I don’t love the piece, but it’s preferable to Seattle Art Museum’s costlier and permanent MIRROR installation at Second and Union, created by Doug Aitken. There, interactive sensors trigger prior scenes Aitken filmed around the Northwest. The imagery, much larger than Sanctum’s, feels dated and obsolete—not truly, immediately responsive to the environment, what’s happening in the now. And it’s presented up on the second-floor façade above SAM’s entrance, not at eye level. Sanctum, at least, engages you as a pedestrian. MIRROR just feels like Times Square signage: more commercial and less sophisticated. Sanctum is sneaky and insidious, but at least it tells you what it’s doing and what it’s collecting.

Coupe and Pampin acknowledge how Sanctum’s proprietary software might be monetized in the future. (The UW owns it and will license it.) Marketers would love a technology that identifies and entices customers, calls out to them with specific offers or coupons, even without access to their private social media. Internet advertisers are already doing the same, providing you with tailored pop-up ads based on your browsing, whether you like it or not. And whatever your privacy settings on Firefox or Safari, there’s no guarantee of privacy in the public square.

A government or commercialized version of Sanctum could add many more filtering criteria, looking at your skin tone, height, weight, clothing, and so forth. Is that a turban on your head? Are you wearing a beard? Is that a Koran you’re carrying? The software wants to know.

Or imagine a scenario in which you walk into the lobby at Nordstrom, and a video kiosk greets you with a cheerful “Hey, Brian, you look fat for those pants, and you really could use a good haircut—that long hair really makes you look old. Also, you should consider updating your eyeglasses and wristwatch. And those shoes look like something a hobo might wear.” Of course I might say the same to myself in the mirror each morning, but do I want to be tracked thusly in public?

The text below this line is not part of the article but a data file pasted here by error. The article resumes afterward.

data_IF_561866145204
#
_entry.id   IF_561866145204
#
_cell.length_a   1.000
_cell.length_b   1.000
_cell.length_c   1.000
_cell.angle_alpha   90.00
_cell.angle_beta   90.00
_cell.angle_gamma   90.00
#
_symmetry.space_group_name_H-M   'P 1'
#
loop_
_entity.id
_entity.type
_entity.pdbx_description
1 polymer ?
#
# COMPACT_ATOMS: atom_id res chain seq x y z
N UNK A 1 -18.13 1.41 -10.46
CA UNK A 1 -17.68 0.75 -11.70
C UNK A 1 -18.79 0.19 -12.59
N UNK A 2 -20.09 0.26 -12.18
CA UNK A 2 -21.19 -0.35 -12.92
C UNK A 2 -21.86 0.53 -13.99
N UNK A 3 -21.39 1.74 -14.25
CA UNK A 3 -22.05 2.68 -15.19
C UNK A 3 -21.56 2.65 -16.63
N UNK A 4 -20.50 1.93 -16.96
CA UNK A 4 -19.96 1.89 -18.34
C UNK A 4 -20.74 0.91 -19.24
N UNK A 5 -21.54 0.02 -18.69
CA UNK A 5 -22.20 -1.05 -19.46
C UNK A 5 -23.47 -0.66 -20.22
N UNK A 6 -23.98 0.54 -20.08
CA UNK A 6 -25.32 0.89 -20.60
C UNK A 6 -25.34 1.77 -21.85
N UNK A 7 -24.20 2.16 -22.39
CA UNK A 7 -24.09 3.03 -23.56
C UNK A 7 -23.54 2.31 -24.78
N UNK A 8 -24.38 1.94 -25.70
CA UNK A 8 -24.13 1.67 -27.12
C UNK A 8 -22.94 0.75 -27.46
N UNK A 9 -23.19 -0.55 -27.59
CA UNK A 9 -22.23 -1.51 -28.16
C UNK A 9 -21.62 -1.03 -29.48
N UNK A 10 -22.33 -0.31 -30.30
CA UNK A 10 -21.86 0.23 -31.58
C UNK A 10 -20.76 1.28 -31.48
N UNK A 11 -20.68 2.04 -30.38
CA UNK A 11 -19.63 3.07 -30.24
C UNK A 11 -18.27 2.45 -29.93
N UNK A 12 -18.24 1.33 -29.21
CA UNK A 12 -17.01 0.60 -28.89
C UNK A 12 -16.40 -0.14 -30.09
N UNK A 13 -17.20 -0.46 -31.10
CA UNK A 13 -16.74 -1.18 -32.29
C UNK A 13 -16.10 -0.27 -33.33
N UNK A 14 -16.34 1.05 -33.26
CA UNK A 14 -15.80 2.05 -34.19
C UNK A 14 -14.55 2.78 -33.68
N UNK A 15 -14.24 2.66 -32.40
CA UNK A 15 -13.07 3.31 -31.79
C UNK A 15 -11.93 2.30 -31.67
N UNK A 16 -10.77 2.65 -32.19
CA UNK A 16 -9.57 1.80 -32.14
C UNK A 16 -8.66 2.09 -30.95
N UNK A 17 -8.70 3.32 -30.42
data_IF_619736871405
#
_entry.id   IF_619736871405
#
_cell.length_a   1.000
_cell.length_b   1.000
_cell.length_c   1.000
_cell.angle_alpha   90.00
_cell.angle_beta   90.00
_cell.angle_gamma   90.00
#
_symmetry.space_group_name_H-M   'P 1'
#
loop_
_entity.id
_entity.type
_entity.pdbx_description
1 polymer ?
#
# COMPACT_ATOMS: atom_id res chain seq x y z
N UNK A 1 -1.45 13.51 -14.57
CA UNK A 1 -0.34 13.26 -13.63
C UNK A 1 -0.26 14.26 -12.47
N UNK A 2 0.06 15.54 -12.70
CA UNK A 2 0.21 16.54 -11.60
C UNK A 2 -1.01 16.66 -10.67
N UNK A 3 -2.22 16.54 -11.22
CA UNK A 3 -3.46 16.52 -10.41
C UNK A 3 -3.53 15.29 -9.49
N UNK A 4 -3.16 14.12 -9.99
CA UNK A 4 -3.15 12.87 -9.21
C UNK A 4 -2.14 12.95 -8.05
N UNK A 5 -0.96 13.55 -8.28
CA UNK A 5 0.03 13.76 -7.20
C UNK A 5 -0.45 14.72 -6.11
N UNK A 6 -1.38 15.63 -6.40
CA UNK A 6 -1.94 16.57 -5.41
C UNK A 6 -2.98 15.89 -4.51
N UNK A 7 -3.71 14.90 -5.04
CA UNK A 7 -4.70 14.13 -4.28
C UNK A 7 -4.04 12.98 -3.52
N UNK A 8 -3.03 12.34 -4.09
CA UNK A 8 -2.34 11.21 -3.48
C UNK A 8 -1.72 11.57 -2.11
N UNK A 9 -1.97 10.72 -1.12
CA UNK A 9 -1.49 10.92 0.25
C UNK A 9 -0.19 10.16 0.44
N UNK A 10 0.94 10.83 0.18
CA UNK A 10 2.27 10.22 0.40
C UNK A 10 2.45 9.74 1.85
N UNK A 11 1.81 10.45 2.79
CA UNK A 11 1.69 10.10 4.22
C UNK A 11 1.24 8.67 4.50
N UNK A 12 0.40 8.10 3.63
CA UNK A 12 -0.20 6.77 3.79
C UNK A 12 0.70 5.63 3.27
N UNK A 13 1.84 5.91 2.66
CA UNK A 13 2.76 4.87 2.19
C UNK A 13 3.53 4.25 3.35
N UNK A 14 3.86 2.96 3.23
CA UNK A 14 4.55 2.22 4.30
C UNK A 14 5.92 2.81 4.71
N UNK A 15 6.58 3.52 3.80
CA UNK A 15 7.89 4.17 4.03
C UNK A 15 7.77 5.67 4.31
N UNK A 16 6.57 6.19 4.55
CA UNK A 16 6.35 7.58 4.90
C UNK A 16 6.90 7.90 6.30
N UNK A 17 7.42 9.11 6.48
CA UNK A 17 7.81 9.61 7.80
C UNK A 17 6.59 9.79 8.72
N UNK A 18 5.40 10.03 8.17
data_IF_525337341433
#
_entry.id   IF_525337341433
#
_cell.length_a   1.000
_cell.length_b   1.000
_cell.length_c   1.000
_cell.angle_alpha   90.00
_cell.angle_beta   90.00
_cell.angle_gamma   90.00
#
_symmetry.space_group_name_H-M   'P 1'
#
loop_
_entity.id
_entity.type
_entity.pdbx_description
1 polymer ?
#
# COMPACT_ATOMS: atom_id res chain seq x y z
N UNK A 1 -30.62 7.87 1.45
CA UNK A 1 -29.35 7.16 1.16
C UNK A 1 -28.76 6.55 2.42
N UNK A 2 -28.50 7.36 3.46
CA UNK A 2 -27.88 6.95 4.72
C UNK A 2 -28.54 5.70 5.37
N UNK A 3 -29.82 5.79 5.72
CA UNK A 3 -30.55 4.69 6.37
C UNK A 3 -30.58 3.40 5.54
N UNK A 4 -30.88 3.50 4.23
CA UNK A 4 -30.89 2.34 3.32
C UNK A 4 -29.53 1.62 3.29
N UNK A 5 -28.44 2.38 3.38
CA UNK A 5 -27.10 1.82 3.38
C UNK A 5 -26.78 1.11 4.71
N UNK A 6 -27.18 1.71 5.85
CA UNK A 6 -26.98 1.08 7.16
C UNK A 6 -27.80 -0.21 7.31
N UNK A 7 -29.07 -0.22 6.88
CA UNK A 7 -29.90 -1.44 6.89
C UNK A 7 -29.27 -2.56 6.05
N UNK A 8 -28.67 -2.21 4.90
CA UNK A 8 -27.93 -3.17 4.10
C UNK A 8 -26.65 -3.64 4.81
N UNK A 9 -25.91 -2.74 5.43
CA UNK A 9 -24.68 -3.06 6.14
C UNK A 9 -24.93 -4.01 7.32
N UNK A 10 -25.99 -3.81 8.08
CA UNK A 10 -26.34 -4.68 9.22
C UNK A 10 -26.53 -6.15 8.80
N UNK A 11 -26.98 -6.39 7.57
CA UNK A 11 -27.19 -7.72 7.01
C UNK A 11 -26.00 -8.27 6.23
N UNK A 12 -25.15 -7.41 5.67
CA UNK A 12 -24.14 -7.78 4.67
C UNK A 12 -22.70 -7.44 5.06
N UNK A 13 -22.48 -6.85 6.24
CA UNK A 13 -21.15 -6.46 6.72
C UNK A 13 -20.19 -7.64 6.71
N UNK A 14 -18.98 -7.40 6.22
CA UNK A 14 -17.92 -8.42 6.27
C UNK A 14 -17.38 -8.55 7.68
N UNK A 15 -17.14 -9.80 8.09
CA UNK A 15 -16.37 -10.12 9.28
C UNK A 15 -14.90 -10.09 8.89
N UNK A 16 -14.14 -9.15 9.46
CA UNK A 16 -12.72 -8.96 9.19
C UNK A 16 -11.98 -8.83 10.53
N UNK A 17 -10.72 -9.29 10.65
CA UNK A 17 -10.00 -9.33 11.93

Yet as I watch young, socially networked UW students pass the Henry, many are plainly curious about Sanctum. In part, a Henry publicist tells me, the project is meant to lure younger visitors into the museum, which is a fine objective. And all their social-media updates get purged from the project, so no one’s privacy ought to be compromised.

Still, inside the lobby you find yourself staring at the ugly backsides of 18 large television sets, which block out the windows and spoil the view. I pity the poor front-desk attendant, who used to enjoy a constant parade of pedestrians outside. In a way there’s less human interaction now, less eye contact. Then again, half the students I observe have their eyes glued to their phones, walking and texting as they pass. Some don’t even notice Sanctum, and some may not care if they’re being profiled at all.

bmiller@seattleweekly.com

HENRY ART GALLERY UW campus, 543-2280, henryart.org and sanctum.io. Through November 2015.